Christie’s Geneva held an exceptional auction of Magnificent Jewels on Tuesday afternoon in Geneva. On the block at the Four Seasons Hotel des Bergues were magnificent natural pearl necklaces, exceptional emeralds, and treasures from pre-eminent and royal collections. With 184 lots offered, the sale realized $125.2 million, with a remarkable 88% sold rate. The highlight of Tuesday’s event was the record-breaking sale of The Orange, the world’s largest Fancy Vivid Orange diamond.
In a breathtaking finale to the eight-hour marathon sale, The Orange was snapped up for $35.5 million – a world record for any diamond at an auction. The Orange was estimated to sell for $17 million – $20 million, but a late surge led by a buyer at the back of the room resulted in a realized price of $2.398 million per carat. A 14.82 carat pear-shaped gem, The Orange was the largest Fancy Vivid Orange diamond ever to appear for sale at auction. The price realized includes both the hammer price and the buyer’s premium.
According to an addendum by the Gemological Institute of America, true orange diamonds are exceptionally rare, and seldom exceed three to four carats after cutting and polishing. The previous largest fancy vivid orange diamond ever sold at auction was not quite 6 carats – less than half the size of the present gem.
The record set Tuesday is not expected to stand for very long. Sotheby’s closes the fall auction season in Geneva on Wednesday with the sale of the 59.60 carat Pink Star diamond, an internally flawless gem that is expected to fetch upwards of $60 million. The previous record for most expensive diamond at auction was set in 2010, when a 24.78 carat pink diamond was sold for $46.2 million to British jeweler Sir Laurence Graff, also at Sotheby’s Geneva.
Pearls: Queen of Gems, Gem of Queens
With over 40 lots offered (15 natural pearl strands), pearls reigned supreme in Geneva. The largest and most famous of these lots was a spectacular seven-strand natural pearl and diamond necklace. The necklace contains 614 natural saltwater pearls, approx. 5 mm to 17 mm, secured with a diamond-set bar clasp, and was estimated to sell for $3 million – $4 million. Offered as the property of a Royal Family, the necklace doubled its pre-sale estimate and achieved $9.1 million.
Also up for auction was an antique seed pearl and diamond ‘scarf’ necklace that originally owned by HRH Princess Elisabeth of Saxony. Offered for sale by the Royal Family of Savoy, this necklace is composed of seven sections of seed pearls linked with diamond-set beads and terminating with seed pearl tassels, circa 1900. The necklace sold for $43,000, almost doubling the pre-sale estimate of $16,500 – $22,000.
Emeralds are certainly proving to be the color of the year for Christie’s. The Geneva sale auctioned 35 emeralds lots, including this important emerald, diamond and gem-set leaf brooch, by JAR. One of three lots by the famously reclusive jeweler, this 1989 brooch exemplifies the very best in JAR’s work, especially his skill in matching and blending colored gems. It was expected to sell for $510,000 – $700,000, but achieved a price realized of over $1.2 million.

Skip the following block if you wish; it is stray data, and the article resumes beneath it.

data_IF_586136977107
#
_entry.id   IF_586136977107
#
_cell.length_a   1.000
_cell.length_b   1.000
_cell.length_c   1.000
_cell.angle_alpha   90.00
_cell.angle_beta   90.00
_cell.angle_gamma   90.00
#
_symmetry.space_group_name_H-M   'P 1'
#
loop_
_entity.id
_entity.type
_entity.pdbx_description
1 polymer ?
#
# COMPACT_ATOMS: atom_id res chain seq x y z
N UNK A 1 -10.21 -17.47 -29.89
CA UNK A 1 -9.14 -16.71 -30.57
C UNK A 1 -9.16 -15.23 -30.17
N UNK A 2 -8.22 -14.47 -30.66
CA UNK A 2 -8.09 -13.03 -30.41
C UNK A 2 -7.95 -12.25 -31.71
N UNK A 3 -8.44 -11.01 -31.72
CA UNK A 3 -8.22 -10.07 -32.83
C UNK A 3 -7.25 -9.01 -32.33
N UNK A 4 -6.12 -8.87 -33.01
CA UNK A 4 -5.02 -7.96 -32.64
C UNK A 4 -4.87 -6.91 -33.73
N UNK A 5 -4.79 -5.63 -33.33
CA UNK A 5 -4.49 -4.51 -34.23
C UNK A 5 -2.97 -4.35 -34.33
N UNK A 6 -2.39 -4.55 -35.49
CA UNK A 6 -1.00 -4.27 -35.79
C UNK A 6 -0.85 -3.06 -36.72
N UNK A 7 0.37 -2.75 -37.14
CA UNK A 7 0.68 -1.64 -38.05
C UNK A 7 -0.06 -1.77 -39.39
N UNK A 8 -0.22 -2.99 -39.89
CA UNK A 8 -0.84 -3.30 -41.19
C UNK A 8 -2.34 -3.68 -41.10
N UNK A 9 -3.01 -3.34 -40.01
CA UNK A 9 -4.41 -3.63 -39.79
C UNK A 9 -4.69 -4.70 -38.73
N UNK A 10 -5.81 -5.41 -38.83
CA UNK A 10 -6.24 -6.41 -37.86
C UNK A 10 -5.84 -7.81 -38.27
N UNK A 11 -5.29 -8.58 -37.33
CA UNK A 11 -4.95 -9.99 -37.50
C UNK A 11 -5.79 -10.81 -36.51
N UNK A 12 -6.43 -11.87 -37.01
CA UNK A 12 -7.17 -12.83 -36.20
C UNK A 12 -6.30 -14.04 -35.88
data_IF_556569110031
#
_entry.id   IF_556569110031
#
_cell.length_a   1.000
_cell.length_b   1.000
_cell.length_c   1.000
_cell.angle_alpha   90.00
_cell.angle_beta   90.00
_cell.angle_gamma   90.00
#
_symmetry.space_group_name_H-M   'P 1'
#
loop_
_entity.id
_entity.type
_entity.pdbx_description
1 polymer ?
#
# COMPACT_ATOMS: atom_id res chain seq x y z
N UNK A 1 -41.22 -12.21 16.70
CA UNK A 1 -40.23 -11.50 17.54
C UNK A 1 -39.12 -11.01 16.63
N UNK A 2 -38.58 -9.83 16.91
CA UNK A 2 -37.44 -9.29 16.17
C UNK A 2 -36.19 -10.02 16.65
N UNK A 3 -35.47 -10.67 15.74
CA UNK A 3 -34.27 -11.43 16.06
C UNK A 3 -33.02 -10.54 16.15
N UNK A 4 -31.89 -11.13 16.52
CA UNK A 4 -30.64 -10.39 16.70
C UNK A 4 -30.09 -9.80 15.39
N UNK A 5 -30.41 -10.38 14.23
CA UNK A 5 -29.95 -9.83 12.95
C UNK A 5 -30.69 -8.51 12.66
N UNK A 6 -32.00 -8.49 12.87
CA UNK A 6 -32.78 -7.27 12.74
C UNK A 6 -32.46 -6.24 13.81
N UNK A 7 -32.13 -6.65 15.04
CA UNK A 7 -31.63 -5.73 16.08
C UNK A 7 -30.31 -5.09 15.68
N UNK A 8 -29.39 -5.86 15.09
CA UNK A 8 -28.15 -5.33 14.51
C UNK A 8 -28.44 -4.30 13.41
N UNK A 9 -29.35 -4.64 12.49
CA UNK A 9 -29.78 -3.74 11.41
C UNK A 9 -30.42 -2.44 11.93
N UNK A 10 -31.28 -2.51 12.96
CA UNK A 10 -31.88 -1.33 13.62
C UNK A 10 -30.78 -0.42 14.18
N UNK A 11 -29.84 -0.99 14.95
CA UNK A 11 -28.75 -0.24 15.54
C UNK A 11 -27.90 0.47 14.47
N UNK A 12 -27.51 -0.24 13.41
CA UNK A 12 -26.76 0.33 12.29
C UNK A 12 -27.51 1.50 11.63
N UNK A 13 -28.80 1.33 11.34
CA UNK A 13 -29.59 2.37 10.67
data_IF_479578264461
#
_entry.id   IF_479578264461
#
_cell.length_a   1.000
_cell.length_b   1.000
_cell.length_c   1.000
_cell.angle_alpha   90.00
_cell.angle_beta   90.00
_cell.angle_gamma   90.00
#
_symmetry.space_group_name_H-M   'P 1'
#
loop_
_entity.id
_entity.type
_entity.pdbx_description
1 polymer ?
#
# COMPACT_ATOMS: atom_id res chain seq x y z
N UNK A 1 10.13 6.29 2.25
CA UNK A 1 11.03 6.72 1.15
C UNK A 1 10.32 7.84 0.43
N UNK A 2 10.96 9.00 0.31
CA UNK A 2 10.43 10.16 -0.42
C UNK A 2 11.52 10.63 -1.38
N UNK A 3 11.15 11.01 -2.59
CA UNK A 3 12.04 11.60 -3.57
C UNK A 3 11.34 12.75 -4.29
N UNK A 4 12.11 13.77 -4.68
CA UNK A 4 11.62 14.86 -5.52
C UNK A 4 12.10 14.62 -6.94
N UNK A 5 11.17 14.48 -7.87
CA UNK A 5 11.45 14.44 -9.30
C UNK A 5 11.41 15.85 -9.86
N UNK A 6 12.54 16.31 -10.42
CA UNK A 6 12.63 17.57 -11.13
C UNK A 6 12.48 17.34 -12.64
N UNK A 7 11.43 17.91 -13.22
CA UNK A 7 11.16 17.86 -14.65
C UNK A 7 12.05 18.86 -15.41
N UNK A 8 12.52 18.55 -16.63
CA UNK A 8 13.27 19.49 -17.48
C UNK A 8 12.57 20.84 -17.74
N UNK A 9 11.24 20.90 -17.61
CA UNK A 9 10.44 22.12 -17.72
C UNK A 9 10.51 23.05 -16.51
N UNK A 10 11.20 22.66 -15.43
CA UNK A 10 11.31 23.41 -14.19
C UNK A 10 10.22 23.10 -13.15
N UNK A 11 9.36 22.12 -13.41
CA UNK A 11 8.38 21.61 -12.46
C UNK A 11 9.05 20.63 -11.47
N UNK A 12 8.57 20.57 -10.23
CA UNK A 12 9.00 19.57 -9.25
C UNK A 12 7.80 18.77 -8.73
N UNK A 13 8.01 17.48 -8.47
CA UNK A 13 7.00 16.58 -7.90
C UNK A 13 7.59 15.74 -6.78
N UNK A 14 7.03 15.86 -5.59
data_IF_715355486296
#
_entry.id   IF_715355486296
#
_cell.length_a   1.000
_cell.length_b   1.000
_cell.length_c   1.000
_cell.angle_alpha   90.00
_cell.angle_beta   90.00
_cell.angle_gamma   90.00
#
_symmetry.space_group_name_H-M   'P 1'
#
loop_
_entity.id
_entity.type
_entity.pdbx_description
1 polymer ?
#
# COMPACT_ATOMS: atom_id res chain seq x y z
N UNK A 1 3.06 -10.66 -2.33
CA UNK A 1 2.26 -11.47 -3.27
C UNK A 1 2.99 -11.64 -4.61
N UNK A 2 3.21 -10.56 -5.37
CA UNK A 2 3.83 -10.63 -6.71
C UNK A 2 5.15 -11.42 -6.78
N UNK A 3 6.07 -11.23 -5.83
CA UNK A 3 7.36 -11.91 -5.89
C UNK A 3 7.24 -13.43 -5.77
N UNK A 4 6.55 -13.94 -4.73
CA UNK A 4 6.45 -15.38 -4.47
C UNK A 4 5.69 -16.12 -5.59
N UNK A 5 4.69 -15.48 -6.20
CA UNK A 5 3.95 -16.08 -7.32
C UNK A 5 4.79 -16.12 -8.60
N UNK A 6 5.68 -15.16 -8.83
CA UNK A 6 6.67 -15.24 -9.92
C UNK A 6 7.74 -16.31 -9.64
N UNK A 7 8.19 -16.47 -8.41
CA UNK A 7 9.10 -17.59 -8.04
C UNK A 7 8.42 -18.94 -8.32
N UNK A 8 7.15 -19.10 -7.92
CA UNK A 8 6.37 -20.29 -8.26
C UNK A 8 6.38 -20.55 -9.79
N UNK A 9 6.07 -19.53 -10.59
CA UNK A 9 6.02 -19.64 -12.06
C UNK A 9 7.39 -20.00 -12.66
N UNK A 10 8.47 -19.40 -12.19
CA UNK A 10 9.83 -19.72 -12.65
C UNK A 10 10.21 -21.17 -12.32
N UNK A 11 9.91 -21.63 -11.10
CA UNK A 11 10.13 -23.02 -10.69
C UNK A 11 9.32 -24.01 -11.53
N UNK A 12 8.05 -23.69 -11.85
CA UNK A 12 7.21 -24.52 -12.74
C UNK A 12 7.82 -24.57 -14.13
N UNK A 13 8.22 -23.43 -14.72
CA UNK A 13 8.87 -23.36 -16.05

Christie’s also brought up for sale items from several noted estates, including Helene Rochas and three items from the coffers of Bolivian tycoon Simon Itturi Patino, known as “The Tin King” and “The Andean Rockefeller” for his vast wealth. The highlight of Patino’s collection was this magnificent emerald and diamond necklace, by Cartier. Designed by Cartier London in 1937, the necklace was created as a vehicle for “The Andean Cross”, a priceless solid emerald cross pendant with very royal provenance. It was once owned by Queen Eugenia Victoria of Spain, Queen Isabel II of Spain, and Empress Eugenie of France.
Patino purchased the necklace for his wife Albina in January of 1938, but the pendant was later sold to Van Cleef & Arpels, and the necklace shortened to its present state. The leftover sections were converted into a pair of matching earrings, also offered at Tuesday’s sale. The necklace achieved $9.9 million, just above its pre-sale estimate of $7.1 million – $9.4 million, while the earrings doubled their estimated $413,000 – $620,000, and sold for a final $1.2 million.
Also up for sale were several rare examples of emerald jewels from the Art Deco era. The Indian tradition of emerald carving originated with the tradition of carving the name of the Moghul emperor into a stone. This evolved into foliate and floral motifs, and was meant to respect the stone and to enhance its beauty. Carved emeralds slowly made their way to Europe in the early 20th century, and became a mainstay of the finest Art Deco style gems. This multi-gem and diamond brooch, by Cartier, ($27,000 – $38,000) which features jeweled birds underneath a carved emerald tree with diamond trunk, sold for $88,000, while another exceptional Art Deco piece, an emerald and diamond necklace, by Van Cleef & Arpels, sold for $371,000. Estimated at $261000 – $359,000, the necklace features a detachable pendant with a 18.90 carat drop-shaped emerald carved in a poppy motif and set on a diamond and emerald bead necklace.
The items in Tuesday’s auction have been available for public viewing at the Four Seasons Hotel since Friday.